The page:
The Color of 2010

March 5, 2010

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Last year around this time, optimistically and foolishly thinking it was nigh spring, I bought a light (read: in no way insulating) jacket in a color the clothing label called “wasabi,” which was pretty funny because, first, wasabi doesn’t have a color if it’s real (the bright green is food coloring) and secondly, the jacket was bright red-pink-something; perhaps they confused it with the color (again fake) of the pickled ginger they put next to your sushi at sushi bars. Yes, perhaps that’s it.

The jacket was inordinately bright for someone like me. My closet, such as it is, is the color of a mild, torpid depression. I eschew especially the warm colors, figuring they’re better reserved for the flamboyant, the self-confident, the Floridian. Until I discovered this color. Or, more accurately, family of colors.

For several months I described this color as “hot red” or “rabid salmon.” But even the term “salmon” gives you the wrong idea. It doesn’t have that coppery, sunset glow of other things you might call salmon. It is, I realize, its own color. Here it is:

The color of 2010

The photo above is of a T-shirt, which I found at a local thrift store three or four months ago. Since then, I’ve come to realize that I irrationally love this color. It is counter to my tendencies in several vectors. It’s brave and cheerful and vibrant. It bespeaks tolerable weather and social interaction. And I don’t even know what to call it.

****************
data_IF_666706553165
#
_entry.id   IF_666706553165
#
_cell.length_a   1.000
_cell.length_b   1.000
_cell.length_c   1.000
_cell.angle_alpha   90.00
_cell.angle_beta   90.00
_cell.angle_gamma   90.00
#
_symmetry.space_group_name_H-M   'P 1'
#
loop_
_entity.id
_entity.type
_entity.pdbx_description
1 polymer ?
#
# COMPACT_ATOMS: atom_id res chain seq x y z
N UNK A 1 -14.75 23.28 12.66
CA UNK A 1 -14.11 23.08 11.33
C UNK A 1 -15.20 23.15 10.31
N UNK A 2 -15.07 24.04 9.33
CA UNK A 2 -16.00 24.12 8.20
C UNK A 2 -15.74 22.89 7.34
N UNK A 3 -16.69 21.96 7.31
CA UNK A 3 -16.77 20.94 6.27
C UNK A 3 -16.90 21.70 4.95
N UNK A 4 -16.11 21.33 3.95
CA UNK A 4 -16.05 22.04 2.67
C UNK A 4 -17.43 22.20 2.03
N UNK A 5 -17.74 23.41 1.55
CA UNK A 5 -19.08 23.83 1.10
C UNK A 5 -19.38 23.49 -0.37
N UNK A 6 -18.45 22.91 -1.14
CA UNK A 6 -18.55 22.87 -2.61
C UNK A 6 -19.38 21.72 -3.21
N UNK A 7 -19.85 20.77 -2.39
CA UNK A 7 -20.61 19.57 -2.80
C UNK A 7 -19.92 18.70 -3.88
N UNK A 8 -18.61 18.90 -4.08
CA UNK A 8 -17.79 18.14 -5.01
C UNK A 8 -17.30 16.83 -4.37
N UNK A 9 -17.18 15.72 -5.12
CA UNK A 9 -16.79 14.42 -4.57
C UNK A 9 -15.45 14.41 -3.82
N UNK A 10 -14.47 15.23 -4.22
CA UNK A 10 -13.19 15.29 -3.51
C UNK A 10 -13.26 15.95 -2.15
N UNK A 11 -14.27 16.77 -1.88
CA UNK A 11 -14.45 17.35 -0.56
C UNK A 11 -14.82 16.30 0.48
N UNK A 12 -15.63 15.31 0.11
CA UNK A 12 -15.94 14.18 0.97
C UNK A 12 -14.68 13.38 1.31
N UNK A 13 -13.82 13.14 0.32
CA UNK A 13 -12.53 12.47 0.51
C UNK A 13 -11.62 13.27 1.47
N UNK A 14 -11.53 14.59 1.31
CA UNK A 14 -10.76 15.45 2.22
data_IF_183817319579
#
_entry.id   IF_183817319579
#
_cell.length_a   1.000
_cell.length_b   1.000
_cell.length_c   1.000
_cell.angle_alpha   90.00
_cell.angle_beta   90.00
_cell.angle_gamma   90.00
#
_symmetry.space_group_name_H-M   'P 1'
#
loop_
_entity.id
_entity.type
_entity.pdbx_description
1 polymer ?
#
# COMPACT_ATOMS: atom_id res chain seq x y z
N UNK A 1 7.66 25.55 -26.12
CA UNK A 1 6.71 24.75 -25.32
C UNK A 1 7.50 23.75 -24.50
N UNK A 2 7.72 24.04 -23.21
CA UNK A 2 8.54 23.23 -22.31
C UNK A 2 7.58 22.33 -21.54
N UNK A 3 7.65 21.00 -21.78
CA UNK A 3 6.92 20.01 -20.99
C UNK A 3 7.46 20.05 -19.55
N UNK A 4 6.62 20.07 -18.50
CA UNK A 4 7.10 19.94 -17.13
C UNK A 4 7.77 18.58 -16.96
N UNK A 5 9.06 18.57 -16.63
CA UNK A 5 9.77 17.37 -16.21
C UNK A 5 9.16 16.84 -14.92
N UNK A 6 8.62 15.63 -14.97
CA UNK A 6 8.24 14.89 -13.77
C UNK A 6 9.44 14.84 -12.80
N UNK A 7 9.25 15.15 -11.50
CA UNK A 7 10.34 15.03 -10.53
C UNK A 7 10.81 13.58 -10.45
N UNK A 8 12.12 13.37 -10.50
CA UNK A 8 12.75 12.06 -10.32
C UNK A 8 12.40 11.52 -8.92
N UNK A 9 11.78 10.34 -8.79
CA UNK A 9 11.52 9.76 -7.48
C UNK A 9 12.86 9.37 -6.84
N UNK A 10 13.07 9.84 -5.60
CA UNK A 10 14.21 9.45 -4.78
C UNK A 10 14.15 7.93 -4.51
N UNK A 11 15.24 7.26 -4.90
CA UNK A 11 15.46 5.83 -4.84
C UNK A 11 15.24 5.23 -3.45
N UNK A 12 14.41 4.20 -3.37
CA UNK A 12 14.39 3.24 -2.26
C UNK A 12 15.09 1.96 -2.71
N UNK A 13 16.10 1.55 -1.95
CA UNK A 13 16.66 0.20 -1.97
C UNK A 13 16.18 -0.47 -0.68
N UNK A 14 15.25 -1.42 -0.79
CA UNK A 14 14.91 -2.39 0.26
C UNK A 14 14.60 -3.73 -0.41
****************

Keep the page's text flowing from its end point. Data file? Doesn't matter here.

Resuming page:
Fashion designers have decided it’s coral. Or maybe the color that has become popular this spring is coral and is slightly different than what I’m getting at. Perhaps that’s it: variants of bright colors that have just a bit of creamy sherbet mixed in to the palette. Every time I see another designer trotting out a coral-tinged collection this spring, I feel glad and prescient. I’m going to call this my color for 2010.

 by by

Yes, it has officially gone too far. Here’s what I’ve been painting my toenails with.

What would you call this color? Aileen called it tomato, but doesn’t look like any tomato I’ve ever eaten (at least, before said tomato was simmered, spiced and mixed with cream).


  1. autumn says:

    persimmon. but mostly just cause i like that word.

  2. Fran says:

    Years ago, I knit a project that called for yarn in the color “melon.” Would that be watermelon green or red, or cantaloupe yellow, or honeydew pale green? Turns out it was the color of your T-shirt. The connection with melon is about as clear as the connection with wasabi.

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